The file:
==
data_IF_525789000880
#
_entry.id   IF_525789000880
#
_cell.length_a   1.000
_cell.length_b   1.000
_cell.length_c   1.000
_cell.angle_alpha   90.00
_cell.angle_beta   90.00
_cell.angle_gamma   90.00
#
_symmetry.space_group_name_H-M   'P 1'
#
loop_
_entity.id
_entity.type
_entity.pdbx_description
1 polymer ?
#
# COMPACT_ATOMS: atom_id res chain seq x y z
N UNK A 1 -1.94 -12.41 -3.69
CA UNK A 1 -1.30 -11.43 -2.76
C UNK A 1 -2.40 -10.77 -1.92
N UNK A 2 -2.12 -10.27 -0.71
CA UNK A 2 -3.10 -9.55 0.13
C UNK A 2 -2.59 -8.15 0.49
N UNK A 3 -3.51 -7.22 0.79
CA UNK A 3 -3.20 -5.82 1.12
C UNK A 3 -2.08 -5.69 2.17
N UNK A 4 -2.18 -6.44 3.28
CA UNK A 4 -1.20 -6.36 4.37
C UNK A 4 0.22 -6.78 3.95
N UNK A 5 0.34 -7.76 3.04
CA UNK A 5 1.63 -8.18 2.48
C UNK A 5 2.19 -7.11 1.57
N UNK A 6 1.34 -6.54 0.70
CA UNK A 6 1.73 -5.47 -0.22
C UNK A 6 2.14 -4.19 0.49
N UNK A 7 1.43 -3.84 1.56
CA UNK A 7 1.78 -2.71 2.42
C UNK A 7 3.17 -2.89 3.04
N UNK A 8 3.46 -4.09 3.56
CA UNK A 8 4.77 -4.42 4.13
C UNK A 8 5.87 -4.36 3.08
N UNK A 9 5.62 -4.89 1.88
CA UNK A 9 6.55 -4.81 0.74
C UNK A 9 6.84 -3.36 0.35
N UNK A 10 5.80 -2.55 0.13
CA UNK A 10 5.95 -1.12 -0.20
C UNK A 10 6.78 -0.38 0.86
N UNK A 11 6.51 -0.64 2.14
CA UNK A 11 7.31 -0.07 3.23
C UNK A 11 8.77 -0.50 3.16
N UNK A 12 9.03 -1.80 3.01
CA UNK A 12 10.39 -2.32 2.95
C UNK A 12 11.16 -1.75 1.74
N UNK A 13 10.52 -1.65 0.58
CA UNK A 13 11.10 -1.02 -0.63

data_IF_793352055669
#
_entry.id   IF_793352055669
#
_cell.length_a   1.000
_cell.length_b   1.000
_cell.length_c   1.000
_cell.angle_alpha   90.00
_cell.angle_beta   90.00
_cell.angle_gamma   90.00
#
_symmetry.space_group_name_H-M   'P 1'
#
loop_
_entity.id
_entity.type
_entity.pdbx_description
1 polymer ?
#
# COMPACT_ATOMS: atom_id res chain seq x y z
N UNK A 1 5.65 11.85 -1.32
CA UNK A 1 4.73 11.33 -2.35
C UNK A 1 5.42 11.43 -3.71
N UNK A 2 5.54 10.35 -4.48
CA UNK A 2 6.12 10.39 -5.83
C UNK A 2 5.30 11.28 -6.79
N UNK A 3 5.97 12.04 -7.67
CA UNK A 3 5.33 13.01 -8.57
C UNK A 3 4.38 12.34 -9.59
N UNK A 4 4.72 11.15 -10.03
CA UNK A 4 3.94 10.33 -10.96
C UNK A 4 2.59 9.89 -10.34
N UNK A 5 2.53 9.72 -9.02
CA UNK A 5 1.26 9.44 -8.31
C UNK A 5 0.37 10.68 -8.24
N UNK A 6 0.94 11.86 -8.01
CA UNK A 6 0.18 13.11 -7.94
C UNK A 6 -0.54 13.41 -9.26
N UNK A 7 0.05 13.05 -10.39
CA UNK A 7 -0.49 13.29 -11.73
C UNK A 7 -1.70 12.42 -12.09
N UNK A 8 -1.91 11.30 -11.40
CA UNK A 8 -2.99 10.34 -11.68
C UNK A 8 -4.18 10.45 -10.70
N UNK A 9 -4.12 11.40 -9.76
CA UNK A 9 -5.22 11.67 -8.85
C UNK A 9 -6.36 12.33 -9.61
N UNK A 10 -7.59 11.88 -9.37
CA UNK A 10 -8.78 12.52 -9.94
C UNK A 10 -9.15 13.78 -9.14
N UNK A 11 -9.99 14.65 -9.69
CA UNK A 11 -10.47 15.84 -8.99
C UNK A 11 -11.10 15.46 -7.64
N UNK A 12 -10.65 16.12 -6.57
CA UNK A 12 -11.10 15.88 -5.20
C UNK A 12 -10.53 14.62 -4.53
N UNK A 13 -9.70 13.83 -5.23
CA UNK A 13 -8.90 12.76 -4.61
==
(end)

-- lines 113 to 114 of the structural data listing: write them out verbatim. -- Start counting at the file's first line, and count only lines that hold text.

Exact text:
CA UNK A 12 -11.10 15.88 -5.20
C UNK A 12 -10.53 14.62 -4.53